Academic journal article Geographical Analysis

Anisotropic Variance Functions in Geographically Weighted Regression Models

Academic journal article Geographical Analysis

Anisotropic Variance Functions in Geographically Weighted Regression Models

Article excerpt

Most standard methods of statistical analysis used in the social and environmental sciences are built upon the basic assumptions of independence, homogeneity, and isotropy. A notable exception to this rule is the collection of methods used in geographical analysis, which have been designed to take into account serial dependence often observed in spatial data. In addition, recent developments, in particular the method of geographically weighted regression, have provided the tools to model nonstationary processes, and thus evidence that challenges the assumption of homogeneity. The assumption of isotropy, however, although suspect, has received considerably less attention, and there is thus a need for tools to study anisotropy in a more systematic fashion. In this paper we expand the method of geographically weighted regression in a simple yet effective way to explore the topic of anisotropy in spatial processes. We discuss two different estimation situations and exemplify the proposed technical development by means of a case study. The results suggest that anisotropy issues might be a fairly common occurrence in spatial processes and/or in the statistical modeling of spatial processes.

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1. INTRODUCTION

Most standard methods of statistical analysis used in the social and environmental sciences are built upon the basic assumptions of serial independence, homogeneity, and isotropy. A majority of these methods were originally developed within fields for which said assumptions were reasonable, or at a time when they were needed to make the problems tractable (Hepple 1998). A consequence of this historic development is that over time these basic assumptions were transmitted to, and in some cases unconsciously adopted by, different fields for which statistical methods became important tools of analysis. The assumption of independence, however, has long been recognized to be at odds with certain fundamental premises in a number of fields, among which analytical geography takes a prominent place. Indeed, many important contributions to statistical analysis by geographers have been the result of recognizing that independence is the exception, rather than the rule, when it comes to the study of spatial processes: according to Tobler's first law of geography "everything is related to everything else, but near things are more related than distant things" (Tobler 1970). Hence, an important body of literature in geographical analysis has been advanced that deals with methods to detect violations to the independence assumption (statistics of spatial association), and to develop models that explicitly consider spatial dependence or association (spatial autoregression, kriging). Although this topic has been the subject of considerably interest and research efforts, recent work in the domain of local spatial analysis has called into question the assumptions of homogeneity and isotropy that so far have received considerably less attention.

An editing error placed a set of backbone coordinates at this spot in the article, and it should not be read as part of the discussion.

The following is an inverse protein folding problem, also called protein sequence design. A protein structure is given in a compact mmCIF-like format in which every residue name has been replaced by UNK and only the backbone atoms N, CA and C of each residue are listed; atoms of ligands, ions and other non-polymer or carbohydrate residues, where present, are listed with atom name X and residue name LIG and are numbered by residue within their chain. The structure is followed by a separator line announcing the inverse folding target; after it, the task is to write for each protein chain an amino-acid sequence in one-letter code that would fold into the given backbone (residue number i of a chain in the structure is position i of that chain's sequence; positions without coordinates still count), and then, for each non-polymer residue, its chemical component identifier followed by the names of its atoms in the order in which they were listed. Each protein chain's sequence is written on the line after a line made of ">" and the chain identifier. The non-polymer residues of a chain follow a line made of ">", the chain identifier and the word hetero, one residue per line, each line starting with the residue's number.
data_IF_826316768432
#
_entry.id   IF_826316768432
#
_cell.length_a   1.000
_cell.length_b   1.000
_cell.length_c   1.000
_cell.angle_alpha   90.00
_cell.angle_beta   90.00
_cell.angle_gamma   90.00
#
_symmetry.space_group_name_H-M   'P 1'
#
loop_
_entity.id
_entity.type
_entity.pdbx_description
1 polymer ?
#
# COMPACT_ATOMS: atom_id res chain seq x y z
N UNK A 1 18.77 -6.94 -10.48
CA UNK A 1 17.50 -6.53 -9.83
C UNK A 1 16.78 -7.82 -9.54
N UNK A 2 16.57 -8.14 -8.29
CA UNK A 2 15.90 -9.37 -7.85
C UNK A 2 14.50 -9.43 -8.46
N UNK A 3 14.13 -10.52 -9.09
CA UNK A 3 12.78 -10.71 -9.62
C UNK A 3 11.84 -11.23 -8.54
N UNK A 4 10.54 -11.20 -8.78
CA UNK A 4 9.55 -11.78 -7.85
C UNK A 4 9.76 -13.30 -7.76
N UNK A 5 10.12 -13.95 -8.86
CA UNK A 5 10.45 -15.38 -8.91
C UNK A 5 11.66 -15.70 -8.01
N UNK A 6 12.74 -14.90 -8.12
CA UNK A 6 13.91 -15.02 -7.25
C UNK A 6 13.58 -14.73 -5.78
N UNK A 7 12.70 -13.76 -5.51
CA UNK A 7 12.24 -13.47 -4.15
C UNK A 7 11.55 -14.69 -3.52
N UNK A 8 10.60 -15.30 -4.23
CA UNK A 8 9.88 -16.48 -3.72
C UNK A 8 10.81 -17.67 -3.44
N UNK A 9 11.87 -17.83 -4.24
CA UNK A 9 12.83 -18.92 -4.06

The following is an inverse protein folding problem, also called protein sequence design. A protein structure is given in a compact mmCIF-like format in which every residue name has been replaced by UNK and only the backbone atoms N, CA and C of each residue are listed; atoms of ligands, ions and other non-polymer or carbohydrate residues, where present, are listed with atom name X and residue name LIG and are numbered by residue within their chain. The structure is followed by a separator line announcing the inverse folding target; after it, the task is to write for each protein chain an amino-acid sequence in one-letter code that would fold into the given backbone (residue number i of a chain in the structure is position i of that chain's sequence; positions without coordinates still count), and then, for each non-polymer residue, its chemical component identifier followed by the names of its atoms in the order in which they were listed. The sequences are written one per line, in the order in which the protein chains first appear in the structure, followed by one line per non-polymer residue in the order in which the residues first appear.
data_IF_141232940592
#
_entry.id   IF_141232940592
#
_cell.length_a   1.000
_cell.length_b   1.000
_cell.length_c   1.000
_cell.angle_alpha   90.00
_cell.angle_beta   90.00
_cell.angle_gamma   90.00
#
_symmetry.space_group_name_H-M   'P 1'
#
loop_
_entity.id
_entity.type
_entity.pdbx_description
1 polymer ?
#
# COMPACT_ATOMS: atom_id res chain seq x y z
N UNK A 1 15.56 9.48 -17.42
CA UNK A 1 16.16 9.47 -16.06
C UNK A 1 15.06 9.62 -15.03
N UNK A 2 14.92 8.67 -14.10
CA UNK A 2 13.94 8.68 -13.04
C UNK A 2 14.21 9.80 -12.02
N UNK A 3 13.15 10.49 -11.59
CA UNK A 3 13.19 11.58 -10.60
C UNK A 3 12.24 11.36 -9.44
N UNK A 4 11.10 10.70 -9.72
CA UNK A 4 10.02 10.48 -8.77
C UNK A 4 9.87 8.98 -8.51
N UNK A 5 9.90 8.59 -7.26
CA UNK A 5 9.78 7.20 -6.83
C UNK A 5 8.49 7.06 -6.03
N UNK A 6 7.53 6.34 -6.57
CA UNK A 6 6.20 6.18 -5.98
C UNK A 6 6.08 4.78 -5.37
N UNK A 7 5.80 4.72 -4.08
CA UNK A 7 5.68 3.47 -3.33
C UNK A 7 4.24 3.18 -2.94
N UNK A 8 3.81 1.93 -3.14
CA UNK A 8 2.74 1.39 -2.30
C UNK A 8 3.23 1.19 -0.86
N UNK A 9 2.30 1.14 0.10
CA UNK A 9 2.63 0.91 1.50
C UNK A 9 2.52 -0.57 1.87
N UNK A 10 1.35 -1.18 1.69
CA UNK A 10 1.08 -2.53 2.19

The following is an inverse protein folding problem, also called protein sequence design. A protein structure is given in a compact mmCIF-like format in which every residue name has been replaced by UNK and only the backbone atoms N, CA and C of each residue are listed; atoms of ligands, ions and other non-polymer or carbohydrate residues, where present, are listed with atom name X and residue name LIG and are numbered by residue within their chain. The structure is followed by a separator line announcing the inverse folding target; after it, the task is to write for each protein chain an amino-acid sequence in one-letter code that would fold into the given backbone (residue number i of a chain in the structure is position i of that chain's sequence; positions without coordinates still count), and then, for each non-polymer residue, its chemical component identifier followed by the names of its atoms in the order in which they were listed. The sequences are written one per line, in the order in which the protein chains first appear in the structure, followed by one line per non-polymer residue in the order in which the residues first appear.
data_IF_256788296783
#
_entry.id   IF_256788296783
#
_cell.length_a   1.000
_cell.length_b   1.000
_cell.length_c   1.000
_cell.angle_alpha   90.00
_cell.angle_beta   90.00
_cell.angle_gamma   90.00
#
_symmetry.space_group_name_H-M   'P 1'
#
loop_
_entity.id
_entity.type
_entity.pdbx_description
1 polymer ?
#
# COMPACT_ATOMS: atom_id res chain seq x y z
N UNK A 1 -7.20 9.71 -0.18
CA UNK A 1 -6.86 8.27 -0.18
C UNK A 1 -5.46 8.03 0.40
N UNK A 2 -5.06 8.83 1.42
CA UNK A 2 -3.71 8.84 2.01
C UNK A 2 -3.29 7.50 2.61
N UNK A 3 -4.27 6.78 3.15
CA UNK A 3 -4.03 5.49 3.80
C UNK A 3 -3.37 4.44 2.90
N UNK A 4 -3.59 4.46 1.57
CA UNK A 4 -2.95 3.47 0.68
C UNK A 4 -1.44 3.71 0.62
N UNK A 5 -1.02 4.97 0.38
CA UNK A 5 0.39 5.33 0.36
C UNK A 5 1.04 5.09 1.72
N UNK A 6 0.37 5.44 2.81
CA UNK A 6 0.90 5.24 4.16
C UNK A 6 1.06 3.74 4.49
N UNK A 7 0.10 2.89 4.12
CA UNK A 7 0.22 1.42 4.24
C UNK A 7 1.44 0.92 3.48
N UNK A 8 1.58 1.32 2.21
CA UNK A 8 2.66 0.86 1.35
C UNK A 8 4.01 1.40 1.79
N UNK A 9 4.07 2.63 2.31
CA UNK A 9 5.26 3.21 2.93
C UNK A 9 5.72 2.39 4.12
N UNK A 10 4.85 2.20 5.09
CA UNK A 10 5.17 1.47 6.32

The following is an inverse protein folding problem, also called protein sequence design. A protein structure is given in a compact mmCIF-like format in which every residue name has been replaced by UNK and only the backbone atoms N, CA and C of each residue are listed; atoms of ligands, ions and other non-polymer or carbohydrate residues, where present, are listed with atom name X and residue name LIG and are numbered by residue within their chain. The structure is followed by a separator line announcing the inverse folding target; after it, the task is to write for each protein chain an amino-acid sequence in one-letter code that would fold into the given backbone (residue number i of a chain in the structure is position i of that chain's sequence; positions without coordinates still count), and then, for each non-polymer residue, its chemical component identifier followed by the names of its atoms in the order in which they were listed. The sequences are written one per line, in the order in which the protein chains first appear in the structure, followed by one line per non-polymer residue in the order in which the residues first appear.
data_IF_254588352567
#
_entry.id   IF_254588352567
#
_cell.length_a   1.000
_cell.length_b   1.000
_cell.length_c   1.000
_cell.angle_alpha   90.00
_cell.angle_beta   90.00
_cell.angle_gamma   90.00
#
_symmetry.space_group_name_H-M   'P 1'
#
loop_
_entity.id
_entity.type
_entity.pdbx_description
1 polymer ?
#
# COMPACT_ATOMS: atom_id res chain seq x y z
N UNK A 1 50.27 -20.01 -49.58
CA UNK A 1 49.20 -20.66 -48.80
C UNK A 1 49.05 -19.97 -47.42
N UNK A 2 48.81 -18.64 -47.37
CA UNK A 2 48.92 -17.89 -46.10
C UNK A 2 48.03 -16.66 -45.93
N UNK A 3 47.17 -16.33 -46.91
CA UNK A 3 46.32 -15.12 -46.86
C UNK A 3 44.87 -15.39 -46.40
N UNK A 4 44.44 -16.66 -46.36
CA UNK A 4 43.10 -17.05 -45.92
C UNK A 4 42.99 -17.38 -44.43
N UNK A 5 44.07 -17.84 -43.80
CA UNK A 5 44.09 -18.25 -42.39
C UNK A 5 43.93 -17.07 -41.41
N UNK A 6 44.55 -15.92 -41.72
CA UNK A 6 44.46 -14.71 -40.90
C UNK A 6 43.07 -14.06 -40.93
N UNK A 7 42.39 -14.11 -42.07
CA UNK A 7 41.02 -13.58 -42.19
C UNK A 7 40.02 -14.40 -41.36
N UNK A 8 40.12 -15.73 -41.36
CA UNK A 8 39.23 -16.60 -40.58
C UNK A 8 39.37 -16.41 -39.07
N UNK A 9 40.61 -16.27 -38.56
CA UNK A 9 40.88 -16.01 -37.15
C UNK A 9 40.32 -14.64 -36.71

The basic linear regression model, for example, assumes, in addition to independence, a generating process that is stationary (i.e., homogeneous or spatially invariant) and isotropic (i.e., regular or directionally invariant). Stationarity implies that the process operates identically all over the study area. In terms of a model, this means that a single set of global parameters is adequate to describe the process: there are no local variations in the relationships between variables. Although this might genuinely be the case for some processes, or when small regions and/or datasets are the target of analysis, it is increasingly evident that local variations in relationships can play an important exploratory and explanatory role in the analysis of spatial data. Evidence provided by techniques such as the expansion method (Casetti 1972) and by the method of geographically weighted regression (GWR; Brunsdon et al. 1996; Fotheringham et al. 2002; Paez et al. 2002a,b), shows that nonstationarity, the condition by which geographical relationships vary across space, might be more common than previously thought. …

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